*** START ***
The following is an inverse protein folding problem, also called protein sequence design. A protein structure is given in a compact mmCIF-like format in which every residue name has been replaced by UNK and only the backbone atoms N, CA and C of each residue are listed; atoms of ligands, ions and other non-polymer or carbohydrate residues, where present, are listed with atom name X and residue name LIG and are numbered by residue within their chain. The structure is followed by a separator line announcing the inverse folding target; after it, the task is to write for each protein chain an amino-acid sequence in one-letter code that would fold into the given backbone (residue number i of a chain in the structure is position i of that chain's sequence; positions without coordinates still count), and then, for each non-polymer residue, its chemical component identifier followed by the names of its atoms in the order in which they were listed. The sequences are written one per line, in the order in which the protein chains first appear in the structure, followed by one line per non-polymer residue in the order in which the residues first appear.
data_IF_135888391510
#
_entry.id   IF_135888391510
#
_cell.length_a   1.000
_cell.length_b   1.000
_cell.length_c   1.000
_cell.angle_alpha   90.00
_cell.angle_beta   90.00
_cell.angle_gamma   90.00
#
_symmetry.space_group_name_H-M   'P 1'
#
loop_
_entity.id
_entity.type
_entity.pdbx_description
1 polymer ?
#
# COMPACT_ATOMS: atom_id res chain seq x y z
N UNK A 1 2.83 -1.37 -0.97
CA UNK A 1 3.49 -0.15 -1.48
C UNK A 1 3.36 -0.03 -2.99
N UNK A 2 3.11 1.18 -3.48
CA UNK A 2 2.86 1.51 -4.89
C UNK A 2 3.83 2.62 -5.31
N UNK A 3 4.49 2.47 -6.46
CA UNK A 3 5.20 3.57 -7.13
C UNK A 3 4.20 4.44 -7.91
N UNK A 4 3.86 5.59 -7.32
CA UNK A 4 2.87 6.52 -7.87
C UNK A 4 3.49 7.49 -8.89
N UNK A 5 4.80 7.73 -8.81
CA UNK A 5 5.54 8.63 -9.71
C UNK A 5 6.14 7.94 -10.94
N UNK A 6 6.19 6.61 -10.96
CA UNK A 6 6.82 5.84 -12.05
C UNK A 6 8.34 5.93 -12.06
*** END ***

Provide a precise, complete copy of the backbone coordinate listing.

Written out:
The following is an inverse protein folding problem, also called protein sequence design. A protein structure is given in a compact mmCIF-like format in which every residue name has been replaced by UNK and only the backbone atoms N, CA and C of each residue are listed; atoms of ligands, ions and other non-polymer or carbohydrate residues, where present, are listed with atom name X and residue name LIG and are numbered by residue within their chain. The structure is followed by a separator line announcing the inverse folding target; after it, the task is to write for each protein chain an amino-acid sequence in one-letter code that would fold into the given backbone (residue number i of a chain in the structure is position i of that chain's sequence; positions without coordinates still count), and then, for each non-polymer residue, its chemical component identifier followed by the names of its atoms in the order in which they were listed. The sequences are written one per line, in the order in which the protein chains first appear in the structure, followed by one line per non-polymer residue in the order in which the residues first appear.
data_IF_135888391510
#
_entry.id   IF_135888391510
#
_cell.length_a   1.000
_cell.length_b   1.000
_cell.length_c   1.000
_cell.angle_alpha   90.00
_cell.angle_beta   90.00
_cell.angle_gamma   90.00
#
_symmetry.space_group_name_H-M   'P 1'
#
loop_
_entity.id
_entity.type
_entity.pdbx_description
1 polymer ?
#
# COMPACT_ATOMS: atom_id res chain seq x y z
N UNK A 1 2.83 -1.37 -0.97
CA UNK A 1 3.49 -0.15 -1.48
C UNK A 1 3.36 -0.03 -2.99
N UNK A 2 3.11 1.18 -3.48
CA UNK A 2 2.86 1.51 -4.89
C UNK A 2 3.83 2.62 -5.31
N UNK A 3 4.49 2.47 -6.46
CA UNK A 3 5.20 3.57 -7.13
C UNK A 3 4.20 4.44 -7.91
N UNK A 4 3.86 5.59 -7.32
CA UNK A 4 2.87 6.52 -7.87
C UNK A 4 3.49 7.49 -8.89
N UNK A 5 4.80 7.73 -8.81
CA UNK A 5 5.54 8.63 -9.71
C UNK A 5 6.14 7.94 -10.94
N UNK A 6 6.19 6.61 -10.96
CA UNK A 6 6.82 5.84 -12.05
C UNK A 6 8.34 5.93 -12.06